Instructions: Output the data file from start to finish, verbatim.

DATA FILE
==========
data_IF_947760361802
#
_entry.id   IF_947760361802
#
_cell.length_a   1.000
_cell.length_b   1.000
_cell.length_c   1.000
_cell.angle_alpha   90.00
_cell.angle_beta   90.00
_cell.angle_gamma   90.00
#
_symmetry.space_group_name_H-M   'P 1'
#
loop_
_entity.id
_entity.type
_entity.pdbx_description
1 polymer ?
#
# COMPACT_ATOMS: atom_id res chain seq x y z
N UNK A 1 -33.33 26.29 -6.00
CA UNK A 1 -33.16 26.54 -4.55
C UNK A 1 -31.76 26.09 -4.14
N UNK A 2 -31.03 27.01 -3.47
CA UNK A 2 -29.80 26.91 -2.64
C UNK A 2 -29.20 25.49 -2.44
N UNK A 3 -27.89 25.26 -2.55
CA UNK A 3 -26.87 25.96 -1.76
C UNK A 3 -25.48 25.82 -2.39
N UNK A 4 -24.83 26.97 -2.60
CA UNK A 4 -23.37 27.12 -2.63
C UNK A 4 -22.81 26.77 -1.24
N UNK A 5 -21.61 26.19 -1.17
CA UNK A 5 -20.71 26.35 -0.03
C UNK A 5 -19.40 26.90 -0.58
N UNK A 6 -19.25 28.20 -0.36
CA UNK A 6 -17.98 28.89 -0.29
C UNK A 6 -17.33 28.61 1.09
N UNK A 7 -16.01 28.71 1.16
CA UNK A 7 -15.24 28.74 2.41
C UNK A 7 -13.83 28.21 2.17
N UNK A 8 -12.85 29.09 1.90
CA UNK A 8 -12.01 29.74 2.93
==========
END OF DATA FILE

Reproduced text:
data_IF_947760361802
#
_entry.id   IF_947760361802
#
_cell.length_a   1.000
_cell.length_b   1.000
_cell.length_c   1.000
_cell.angle_alpha   90.00
_cell.angle_beta   90.00
_cell.angle_gamma   90.00
#
_symmetry.space_group_name_H-M   'P 1'
#
loop_
_entity.id
_entity.type
_entity.pdbx_description
1 polymer ?
#
# COMPACT_ATOMS: atom_id res chain seq x y z
N UNK A 1 -33.33 26.29 -6.00
CA UNK A 1 -33.16 26.54 -4.55
C UNK A 1 -31.76 26.09 -4.14
N UNK A 2 -31.03 27.01 -3.47
CA UNK A 2 -29.80 26.91 -2.64
C UNK A 2 -29.20 25.49 -2.44
N UNK A 3 -27.89 25.26 -2.55
CA UNK A 3 -26.87 25.96 -1.76
C UNK A 3 -25.48 25.82 -2.39
N UNK A 4 -24.83 26.97 -2.60
CA UNK A 4 -23.37 27.12 -2.63
C UNK A 4 -22.81 26.77 -1.24
N UNK A 5 -21.61 26.19 -1.17
CA UNK A 5 -20.71 26.35 -0.03
C UNK A 5 -19.40 26.90 -0.58
N UNK A 6 -19.25 28.20 -0.36
CA UNK A 6 -17.98 28.89 -0.29
C UNK A 6 -17.33 28.61 1.09
N UNK A 7 -16.01 28.71 1.16
CA UNK A 7 -15.24 28.74 2.41
C UNK A 7 -13.83 28.21 2.17
N UNK A 8 -12.85 29.09 1.90
CA UNK A 8 -12.01 29.74 2.93